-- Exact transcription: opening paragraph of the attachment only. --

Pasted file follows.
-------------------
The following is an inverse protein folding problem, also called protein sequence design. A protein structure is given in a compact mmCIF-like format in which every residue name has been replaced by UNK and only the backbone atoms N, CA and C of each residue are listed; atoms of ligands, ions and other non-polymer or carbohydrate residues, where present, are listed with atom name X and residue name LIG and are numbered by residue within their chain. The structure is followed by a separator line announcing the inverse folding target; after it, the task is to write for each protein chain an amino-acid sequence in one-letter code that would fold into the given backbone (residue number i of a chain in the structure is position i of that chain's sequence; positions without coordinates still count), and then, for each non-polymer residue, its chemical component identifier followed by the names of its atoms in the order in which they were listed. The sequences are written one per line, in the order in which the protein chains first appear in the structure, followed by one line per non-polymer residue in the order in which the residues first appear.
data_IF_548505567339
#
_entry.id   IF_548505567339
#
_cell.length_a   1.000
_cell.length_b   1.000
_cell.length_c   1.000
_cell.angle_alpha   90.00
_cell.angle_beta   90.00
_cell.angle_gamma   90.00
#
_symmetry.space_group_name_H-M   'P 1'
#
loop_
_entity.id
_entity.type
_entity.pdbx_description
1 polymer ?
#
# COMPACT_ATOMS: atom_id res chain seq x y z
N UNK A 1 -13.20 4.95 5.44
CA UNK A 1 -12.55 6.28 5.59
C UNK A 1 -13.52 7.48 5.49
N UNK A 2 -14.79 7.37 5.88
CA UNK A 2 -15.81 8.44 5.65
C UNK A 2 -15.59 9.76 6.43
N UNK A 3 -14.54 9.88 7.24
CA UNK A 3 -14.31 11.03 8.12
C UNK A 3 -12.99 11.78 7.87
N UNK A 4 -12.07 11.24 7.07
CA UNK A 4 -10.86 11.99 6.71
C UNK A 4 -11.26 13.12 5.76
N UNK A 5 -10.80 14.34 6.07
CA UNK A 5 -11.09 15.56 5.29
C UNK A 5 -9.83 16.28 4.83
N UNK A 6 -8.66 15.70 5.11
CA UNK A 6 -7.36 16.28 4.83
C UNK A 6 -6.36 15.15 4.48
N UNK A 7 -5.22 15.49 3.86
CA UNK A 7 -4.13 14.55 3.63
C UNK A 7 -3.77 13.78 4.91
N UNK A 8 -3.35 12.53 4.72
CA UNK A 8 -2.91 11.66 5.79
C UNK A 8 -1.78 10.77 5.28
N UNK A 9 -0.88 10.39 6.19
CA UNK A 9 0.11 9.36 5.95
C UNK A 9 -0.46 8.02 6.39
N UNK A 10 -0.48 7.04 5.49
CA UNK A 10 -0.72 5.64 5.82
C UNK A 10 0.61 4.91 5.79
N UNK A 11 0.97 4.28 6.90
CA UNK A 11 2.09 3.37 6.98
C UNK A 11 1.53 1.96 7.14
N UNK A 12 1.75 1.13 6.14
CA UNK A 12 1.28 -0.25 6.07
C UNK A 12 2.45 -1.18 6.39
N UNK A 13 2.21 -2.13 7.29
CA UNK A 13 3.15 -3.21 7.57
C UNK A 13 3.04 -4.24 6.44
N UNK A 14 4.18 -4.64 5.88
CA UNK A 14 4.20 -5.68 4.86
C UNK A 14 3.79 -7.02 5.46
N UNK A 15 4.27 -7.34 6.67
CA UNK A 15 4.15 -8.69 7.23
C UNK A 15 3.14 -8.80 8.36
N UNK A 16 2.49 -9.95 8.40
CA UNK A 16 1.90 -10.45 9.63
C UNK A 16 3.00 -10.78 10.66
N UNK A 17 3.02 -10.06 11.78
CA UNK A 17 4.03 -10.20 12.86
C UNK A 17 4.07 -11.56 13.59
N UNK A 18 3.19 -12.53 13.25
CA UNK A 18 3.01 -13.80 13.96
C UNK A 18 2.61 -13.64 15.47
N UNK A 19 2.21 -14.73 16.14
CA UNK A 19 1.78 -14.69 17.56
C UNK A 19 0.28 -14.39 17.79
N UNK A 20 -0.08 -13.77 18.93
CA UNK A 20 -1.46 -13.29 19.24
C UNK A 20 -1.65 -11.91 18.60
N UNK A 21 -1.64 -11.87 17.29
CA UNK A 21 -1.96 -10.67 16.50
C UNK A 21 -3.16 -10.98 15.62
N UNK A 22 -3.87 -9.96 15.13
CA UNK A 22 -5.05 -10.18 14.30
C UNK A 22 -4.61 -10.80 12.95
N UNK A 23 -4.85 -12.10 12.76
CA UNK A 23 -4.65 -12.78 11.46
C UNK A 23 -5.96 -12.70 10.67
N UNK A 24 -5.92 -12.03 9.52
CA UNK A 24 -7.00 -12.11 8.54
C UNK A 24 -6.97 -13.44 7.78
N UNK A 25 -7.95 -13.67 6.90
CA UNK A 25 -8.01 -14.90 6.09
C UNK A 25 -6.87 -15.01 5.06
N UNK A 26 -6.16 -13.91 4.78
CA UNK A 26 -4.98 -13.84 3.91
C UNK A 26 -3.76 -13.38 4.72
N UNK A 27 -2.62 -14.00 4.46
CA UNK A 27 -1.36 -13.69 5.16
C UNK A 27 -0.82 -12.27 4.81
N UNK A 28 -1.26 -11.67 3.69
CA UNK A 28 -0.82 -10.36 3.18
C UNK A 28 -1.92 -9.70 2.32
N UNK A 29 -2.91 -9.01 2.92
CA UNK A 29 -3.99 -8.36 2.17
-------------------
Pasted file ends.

The following is an inverse protein folding problem, also called protein sequence design. A protein structure is given in a compact mmCIF-like format in which every residue name has been replaced by UNK and only the backbone atoms N, CA and C of each residue are listed; atoms of ligands, ions and other non-polymer or carbohydrate residues, where present, are listed with atom name X and residue name LIG and are numbered by residue within their chain. The structure is followed by a separator line announcing the inverse folding target; after it, the task is to write for each protein chain an amino-acid sequence in one-letter code that would fold into the given backbone (residue number i of a chain in the structure is position i of that chain's sequence; positions without coordinates still count), and then, for each non-polymer residue, its chemical component identifier followed by the names of its atoms in the order in which they were listed. The sequences are written one per line, in the order in which the protein chains first appear in the structure, followed by one line per non-polymer residue in the order in which the residues first appear.